FIG. 9 is a detailed electrical block diagram of the scaled multiple output charge transfer circuit 224 in accordance with the preferred embodiment of the present invention. The scaled multiple output charge transfer circuit 224 includes three operational transconductance amplifiers (OTA 1, OTA 2 and OTA 3 shown by way of example). The OTAs are conventional transconductance circuits, such as described in "Analog VLSI and Neural Systems" by Carver Mead, pp 67-82. The scaled multiple output charge transfer circuit 224 further includes switches (SW1, SW2, and SW3 shown by way of example), which can be realized by utilizing transmission gate switches, similar to the Motorola MC4066. The scaled multiple output charge transfer circuit 224 also includes a reference charge storage element 404 (a conventional capacitor). The scaled multiple output charge transfer circuit 224 has two inputs which include the enable clock 253, and the voltage signal ΔVe, and two outputs comprising the current pulse signals (17/2)ΔIe and -(15/2)ΔIe.

The switches shown are active-high toggle switches (i.e., they switch from the opposite position shown with a logic "1" signal). When the enable clock 254 is active-low, SW1 disconnects from the ΔVe signal, and the positive terminals of OTAs 1-3 are grounded. Thus, any charge present on the reference charge storage element 404 is removed and grounded by OTA3. By discharging the reference charge storage element 404, the OTAs are prevented from sourcing or sinking current, thereby having no effect on the signal terminal -(15/2)ΔIe.

Upon arrival of the rising edge of the enable clock 253, the scaled multiple output charge transfer circuit 224 sources a current pulse signal of (17/2)ΔIe. This is accomplished by toggling SW1 to the ΔVe signal position, SW2 to the ΔIe signal position, and SW 3 to the (17/2)ΔIe signal position. Connecting to ΔVe charges the reference storage element by way of OTA3 to ΔVe with the current pulse signal ΔIe. This places a voltage signal of ΔVe on the negative terminals of each OTA. In response, OTA1, which is scaled to source a current pulse signal of ΔIe, and OTA2, which is scaled to source a current pulse signal of 15/2ΔIe, simultaneously source their respective current pulse signals, which sum together at a summing node thereby generating the current pulse signal (17/2)ΔIe. In the meantime, the -(15/2)ΔIe signal terminal is at high impedance (i.e., disconnected by SW3).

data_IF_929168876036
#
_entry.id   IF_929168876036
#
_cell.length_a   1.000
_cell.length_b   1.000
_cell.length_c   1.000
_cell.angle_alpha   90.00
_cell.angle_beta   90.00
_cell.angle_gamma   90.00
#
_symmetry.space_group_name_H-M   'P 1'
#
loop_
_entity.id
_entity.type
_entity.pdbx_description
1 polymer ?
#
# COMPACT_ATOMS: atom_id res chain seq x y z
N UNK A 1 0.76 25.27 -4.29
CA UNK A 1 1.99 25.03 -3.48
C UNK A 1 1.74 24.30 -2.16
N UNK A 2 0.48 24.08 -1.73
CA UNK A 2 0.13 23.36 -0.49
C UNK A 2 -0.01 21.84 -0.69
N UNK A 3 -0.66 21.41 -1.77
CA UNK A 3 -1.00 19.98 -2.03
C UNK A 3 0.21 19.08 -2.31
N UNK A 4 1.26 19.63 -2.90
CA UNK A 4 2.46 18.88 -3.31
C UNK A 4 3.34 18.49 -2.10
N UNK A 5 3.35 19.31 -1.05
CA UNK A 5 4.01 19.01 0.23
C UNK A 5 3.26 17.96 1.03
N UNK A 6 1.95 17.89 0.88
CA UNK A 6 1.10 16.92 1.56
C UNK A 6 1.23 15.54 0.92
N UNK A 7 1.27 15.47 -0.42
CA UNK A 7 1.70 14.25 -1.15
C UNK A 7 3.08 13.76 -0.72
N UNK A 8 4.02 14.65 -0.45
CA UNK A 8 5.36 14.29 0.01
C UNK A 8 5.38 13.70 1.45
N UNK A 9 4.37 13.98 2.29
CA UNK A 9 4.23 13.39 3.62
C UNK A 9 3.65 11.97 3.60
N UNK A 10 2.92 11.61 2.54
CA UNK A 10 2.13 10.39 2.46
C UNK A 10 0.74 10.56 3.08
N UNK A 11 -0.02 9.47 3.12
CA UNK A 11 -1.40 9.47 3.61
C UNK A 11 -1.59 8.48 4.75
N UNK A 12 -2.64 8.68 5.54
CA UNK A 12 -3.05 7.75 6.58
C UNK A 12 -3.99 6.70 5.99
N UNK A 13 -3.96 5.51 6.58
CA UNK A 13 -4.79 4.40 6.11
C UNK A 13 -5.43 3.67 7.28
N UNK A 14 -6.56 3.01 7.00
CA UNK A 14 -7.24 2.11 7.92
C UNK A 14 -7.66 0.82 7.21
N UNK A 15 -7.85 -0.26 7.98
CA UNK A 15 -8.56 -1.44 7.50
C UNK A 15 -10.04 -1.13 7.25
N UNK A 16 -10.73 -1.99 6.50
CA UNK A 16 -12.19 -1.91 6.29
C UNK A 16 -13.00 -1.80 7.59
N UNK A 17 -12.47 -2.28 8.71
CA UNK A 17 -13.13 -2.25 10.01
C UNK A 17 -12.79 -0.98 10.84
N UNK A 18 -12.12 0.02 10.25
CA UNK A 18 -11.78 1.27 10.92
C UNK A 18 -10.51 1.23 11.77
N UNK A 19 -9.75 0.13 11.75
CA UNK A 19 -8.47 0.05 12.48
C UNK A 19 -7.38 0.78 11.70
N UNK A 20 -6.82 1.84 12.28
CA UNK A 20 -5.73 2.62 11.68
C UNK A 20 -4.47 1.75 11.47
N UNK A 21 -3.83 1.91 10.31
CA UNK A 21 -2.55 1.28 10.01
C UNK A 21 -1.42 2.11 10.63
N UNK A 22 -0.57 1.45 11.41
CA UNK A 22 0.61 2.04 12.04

Upon arrival of the falling edge of the enable clock 253 all switches toggle back to their original positions. This in effect grounds the negative terminals of all the OTAs. Since at this instant the positive terminals of the OTAs are still at ΔVe, OTA2 sinks a current pulse signal of -(15/2)ΔIe to ground. This current pulse signal is drawn from the signal terminal -(15/2)ΔIe since SW3 is in its original position. A short period thereafter, the reference charge element is grounded, and the cycle repeats upon the next rising edge of the enable clock 253.

FIG. 10 is a detailed electrical block diagram of the single output charge transfer circuit 228 in accordance with the preferred embodiment of the present invention. This circuit operates similar to the circuit of FIG. 9 with the exception that the circuit provides a single output and is scaled for a one to one ratio. The single output charge transfer circuit 228 includes five switches, two OTAs, a reference charge storage element 408, and a logic inverter 406. As mentioned above, the single output charge transfer circuit 228 has two inputs comprising the enable clock 253 and the voltage signal ΔV, and one output comprising the current signal ΔI.

The single output charge transfer circuit 228 is in the reset state when the enable clock 253 is in the low state. In this state switches SW3, SW4 and SW5 are closed while SW1 and SW2 are open. As before, the differential inputs of the OTAs are shorted, and the reference charge storage element 408 is discharged to ground. When the enable clock 253 becomes active, switches SW1 and SW2 are closed while switches SW3, SW4 and SW5 are open. At the same time that the enable clock 253 becomes active, the signal ΔV is provided at the input of the single output charge transfer circuit 228. The voltage signal ΔV is connected to the upper terminals of OTA 1 and OTA 2. OTA 2 charges the reference charge storage element 408 to the same level as ΔV. Charging to ΔV requires an electric charge of ΔVc. This charge is delivered from OTA 2 in the form of a current pulse ΔI as shown. OTA 1 operates as a current mirror which delivers the signal ΔI at the output. Once the differential terminals of OTAs 1 and 2 are at the same voltage, the current pulse ceases. Before the rising edge of the enable clock 253, the OTAs and the reference charge storage element 408 are reset as described above.